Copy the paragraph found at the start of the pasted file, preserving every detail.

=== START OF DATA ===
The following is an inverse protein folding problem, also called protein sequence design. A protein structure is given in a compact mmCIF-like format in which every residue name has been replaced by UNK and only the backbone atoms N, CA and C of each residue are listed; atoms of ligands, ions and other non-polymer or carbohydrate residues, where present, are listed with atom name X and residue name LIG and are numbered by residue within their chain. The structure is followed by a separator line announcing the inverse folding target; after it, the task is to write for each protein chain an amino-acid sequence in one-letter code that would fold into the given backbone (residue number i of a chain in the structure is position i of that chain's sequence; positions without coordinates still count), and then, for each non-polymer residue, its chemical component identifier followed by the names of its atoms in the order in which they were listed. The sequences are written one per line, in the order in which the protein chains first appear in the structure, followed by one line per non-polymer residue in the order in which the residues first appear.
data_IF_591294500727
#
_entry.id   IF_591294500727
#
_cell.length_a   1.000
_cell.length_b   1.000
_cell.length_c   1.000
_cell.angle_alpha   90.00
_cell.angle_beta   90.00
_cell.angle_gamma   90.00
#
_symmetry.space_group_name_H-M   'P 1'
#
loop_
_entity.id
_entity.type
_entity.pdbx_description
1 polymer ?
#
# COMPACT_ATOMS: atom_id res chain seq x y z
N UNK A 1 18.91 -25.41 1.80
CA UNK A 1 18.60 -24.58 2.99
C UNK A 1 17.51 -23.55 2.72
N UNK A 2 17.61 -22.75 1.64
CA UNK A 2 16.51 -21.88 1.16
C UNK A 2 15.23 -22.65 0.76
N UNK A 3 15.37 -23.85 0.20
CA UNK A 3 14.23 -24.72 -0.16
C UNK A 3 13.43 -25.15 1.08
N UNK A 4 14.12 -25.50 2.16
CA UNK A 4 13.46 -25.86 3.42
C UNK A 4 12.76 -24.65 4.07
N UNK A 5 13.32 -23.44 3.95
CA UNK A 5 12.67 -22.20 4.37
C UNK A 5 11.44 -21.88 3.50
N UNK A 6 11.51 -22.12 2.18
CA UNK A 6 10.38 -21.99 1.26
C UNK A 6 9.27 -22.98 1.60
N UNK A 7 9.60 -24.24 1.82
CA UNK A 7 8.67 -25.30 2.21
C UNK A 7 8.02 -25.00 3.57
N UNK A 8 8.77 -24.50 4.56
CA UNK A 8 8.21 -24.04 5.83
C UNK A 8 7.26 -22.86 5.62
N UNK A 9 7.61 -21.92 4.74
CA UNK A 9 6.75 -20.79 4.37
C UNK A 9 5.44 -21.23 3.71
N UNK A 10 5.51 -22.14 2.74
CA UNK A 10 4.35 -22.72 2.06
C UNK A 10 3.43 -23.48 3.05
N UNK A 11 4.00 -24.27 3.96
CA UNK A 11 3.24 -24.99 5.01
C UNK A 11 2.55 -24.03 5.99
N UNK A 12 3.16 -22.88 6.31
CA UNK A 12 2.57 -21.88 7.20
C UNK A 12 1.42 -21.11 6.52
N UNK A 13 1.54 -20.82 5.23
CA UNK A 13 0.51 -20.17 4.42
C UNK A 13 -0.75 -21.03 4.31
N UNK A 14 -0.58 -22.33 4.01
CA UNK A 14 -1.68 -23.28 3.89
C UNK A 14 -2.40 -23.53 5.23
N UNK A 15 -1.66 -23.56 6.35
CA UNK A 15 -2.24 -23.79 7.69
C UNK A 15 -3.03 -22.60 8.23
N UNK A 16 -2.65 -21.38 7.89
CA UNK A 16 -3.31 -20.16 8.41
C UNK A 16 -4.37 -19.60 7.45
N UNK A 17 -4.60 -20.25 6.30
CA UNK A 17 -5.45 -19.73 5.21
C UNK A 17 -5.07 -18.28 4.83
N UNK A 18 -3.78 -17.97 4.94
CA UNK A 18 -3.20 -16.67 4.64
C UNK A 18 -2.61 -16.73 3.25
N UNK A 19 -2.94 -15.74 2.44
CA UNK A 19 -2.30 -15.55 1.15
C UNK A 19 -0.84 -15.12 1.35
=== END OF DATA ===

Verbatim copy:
The following is an inverse protein folding problem, also called protein sequence design. A protein structure is given in a compact mmCIF-like format in which every residue name has been replaced by UNK and only the backbone atoms N, CA and C of each residue are listed; atoms of ligands, ions and other non-polymer or carbohydrate residues, where present, are listed with atom name X and residue name LIG and are numbered by residue within their chain. The structure is followed by a separator line announcing the inverse folding target; after it, the task is to write for each protein chain an amino-acid sequence in one-letter code that would fold into the given backbone (residue number i of a chain in the structure is position i of that chain's sequence; positions without coordinates still count), and then, for each non-polymer residue, its chemical component identifier followed by the names of its atoms in the order in which they were listed. The sequences are written one per line, in the order in which the protein chains first appear in the structure, followed by one line per non-polymer residue in the order in which the residues first appear.